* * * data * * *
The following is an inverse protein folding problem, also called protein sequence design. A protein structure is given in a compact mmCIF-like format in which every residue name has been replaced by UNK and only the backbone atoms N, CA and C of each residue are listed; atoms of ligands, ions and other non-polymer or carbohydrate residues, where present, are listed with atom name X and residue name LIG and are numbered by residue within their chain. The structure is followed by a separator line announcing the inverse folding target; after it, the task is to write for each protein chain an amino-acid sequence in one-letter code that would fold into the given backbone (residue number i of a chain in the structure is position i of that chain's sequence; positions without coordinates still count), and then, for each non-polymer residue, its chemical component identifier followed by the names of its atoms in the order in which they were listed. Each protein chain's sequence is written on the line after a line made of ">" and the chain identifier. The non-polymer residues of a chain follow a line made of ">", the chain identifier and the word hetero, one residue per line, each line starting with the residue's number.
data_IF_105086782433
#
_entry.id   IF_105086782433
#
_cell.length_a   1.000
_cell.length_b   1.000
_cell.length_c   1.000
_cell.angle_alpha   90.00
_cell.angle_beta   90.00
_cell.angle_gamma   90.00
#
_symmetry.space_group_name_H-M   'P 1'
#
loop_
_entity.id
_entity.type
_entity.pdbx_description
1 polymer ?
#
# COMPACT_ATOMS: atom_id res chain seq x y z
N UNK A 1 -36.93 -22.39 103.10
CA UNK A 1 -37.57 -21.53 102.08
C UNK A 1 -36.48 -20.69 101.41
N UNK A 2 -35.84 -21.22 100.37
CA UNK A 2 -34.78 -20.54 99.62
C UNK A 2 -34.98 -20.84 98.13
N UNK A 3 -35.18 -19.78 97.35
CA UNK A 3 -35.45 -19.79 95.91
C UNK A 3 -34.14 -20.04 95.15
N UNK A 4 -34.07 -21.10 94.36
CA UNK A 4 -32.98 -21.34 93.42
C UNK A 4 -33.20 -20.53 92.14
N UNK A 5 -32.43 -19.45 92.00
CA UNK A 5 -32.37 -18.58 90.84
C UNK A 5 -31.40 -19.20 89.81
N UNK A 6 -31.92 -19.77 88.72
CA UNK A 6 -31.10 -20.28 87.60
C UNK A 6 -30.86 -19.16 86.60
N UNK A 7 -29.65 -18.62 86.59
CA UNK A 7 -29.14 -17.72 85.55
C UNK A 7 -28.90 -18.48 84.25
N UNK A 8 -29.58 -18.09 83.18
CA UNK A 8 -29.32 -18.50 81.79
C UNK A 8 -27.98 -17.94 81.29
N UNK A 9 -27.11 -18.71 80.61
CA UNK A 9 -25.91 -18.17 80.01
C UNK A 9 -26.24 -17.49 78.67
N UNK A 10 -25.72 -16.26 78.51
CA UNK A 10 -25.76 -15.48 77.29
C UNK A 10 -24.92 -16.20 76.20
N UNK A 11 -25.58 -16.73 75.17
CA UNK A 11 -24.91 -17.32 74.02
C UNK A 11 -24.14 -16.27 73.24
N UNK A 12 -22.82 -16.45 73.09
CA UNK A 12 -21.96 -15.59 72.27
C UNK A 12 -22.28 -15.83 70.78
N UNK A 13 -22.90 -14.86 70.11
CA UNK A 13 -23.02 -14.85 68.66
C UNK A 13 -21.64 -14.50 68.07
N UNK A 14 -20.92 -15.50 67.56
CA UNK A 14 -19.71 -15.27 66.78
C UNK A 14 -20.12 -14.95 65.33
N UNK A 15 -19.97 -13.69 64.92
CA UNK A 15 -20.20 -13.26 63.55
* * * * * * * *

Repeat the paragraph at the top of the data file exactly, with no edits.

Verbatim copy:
The following is an inverse protein folding problem, also called protein sequence design. A protein structure is given in a compact mmCIF-like format in which every residue name has been replaced by UNK and only the backbone atoms N, CA and C of each residue are listed; atoms of ligands, ions and other non-polymer or carbohydrate residues, where present, are listed with atom name X and residue name LIG and are numbered by residue within their chain. The structure is followed by a separator line announcing the inverse folding target; after it, the task is to write for each protein chain an amino-acid sequence in one-letter code that would fold into the given backbone (residue number i of a chain in the structure is position i of that chain's sequence; positions without coordinates still count), and then, for each non-polymer residue, its chemical component identifier followed by the names of its atoms in the order in which they were listed. Each protein chain's sequence is written on the line after a line made of ">" and the chain identifier. The non-polymer residues of a chain follow a line made of ">", the chain identifier and the word hetero, one residue per line, each line starting with the residue's number.